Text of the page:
The local startup is planning to retrofit hydrogen power into aircraft aiming to get commercial flights powered by renewable energy in four years.
Hawthorne-based Universal Hydrogen announced Thursday it raised $20.5 million in Series A financing round with a syndicate involving Airbus Ventures, JetBlue Technology Ventures, Toyota AI Ventures, and led by Palo Alto-based venture fund Playground Global.
Founded in 2020, Universal Hydrogen is seeking to eliminate carbon emissions during flight using liquid hydrogen, —produced using renewable power — to feed fuel cells.
"The issue is that the aviation sector is one of the last to decarbonize, but the solution exists," Universal Hydrogen co-founder and CEO Paul Eremenko said in an interview.
The company is developing hydrogen fuel cell retrofit kits for existing regional commercial aircraft with between 40 and 60 seats. Universal Hydrogen has a goal of having the first commercial flight with a hydrogen-powered aircraft by 2025, with initial running costs it says would be equivalent to a conventionally-powered plane and eventually decrease.
Aircraft account for 10% of U.S. transportation emissions and 3% of the nation's total greenhouse gas emissions, according to the EPA.
But as passenger air travel is expected to grow over the next decade or two, and other sectors — including the automotive sector — are making aggressive moves to reduce carbon emissions, it will become even more important for the aviation sector to decarbonize, Eremenko said.
"We want to be the catalyst for that shift," he said.
Airbus has said hydrogen is increasingly considered one of the "most promising zero-emission technologies for future aircraft." Last year, it released hydrogen aircraft concepts that could enter service by 2035.
Universal Hydrogen says the Series A funding will allow it to continue developing the retrofit kits, as well as build a fuel distribution network that uses existing freight services and avoids significant renovations to pipelines and other current fueling networks. Earlier this year, it received an investment from Trucks Venture Capital to scale its Los Angeles-area engineering operations to build liquid hydrogen modules and work on powertrain development.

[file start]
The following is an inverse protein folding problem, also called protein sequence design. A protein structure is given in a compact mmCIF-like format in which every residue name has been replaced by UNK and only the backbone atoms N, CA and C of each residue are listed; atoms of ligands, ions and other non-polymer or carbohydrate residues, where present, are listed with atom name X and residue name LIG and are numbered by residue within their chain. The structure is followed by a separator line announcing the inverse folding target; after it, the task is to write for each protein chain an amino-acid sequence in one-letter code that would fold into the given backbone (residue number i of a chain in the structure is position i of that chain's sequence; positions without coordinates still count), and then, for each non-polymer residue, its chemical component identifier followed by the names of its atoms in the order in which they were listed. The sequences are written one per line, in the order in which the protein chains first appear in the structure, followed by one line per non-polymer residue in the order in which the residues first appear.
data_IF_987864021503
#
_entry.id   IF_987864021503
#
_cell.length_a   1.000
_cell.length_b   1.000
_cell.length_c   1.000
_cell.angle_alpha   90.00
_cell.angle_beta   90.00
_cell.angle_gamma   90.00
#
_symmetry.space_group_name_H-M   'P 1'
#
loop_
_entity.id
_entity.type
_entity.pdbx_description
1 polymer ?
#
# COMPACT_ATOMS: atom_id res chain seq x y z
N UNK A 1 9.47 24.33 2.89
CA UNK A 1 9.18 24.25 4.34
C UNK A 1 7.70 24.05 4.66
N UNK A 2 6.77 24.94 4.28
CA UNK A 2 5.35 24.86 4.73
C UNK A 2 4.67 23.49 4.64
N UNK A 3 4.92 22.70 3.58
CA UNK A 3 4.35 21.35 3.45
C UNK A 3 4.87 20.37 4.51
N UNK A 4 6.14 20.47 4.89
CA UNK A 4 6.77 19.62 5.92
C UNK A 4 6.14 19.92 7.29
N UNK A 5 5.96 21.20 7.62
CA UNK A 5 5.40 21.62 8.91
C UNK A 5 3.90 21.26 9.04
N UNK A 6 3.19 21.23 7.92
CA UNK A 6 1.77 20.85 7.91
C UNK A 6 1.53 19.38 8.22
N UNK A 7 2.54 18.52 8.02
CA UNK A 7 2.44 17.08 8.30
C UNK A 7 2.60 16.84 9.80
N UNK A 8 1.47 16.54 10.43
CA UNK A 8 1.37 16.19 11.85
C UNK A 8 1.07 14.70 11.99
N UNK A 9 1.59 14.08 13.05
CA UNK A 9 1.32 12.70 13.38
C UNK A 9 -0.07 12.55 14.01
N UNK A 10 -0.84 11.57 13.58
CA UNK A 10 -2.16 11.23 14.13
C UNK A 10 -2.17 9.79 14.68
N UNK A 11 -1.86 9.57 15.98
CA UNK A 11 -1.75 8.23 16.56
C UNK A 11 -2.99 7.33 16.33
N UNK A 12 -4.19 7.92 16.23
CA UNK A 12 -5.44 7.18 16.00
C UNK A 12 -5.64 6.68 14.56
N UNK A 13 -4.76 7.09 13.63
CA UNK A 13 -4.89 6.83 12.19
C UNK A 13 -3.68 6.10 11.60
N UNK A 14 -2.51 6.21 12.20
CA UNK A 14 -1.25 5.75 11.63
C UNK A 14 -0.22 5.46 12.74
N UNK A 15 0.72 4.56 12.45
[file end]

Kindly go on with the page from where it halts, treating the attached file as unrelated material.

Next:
Ideally, Eremenko wants airlines like Boeing and Airbus to equip their airplanes, like the 737 MAX, with hydrogen fuel technology for aircraft that will go into service in the 2030s.
Eremenko used the analogy of Nespresso to explain the business model. Nespresso created the coffee capsule technology, but needed to build the first coffee maker to demonstrate how the capsules work. Now, other companies have built coffee makers that use the capsules.
"In the long run, we want other people to build coffee makers that work with our capsules," he said. "We don't want to be in the coffee maker business, we want to be in the capsule business."
Universal Hydrogen's funding announcement came the same day President Joe Biden committed the United States to at least halving the country's greenhouse gas emissions from 2005 levels by the end of the decade. In a separate move, the Biden administration said it would allow California and other states to create their own emissions standards and zero emissions mandates, reversing a 2019 rule by the Trump administration that blocked such measures. California and 23 other groups later sued that administration.
While Biden and Transportation Secretary Pete Buttigieg's focus this year has been on plug-in electric vehicles and the charging stations they require, hydrogen is having a moment in California, with several companies championing the technology, especially for commercial purposes.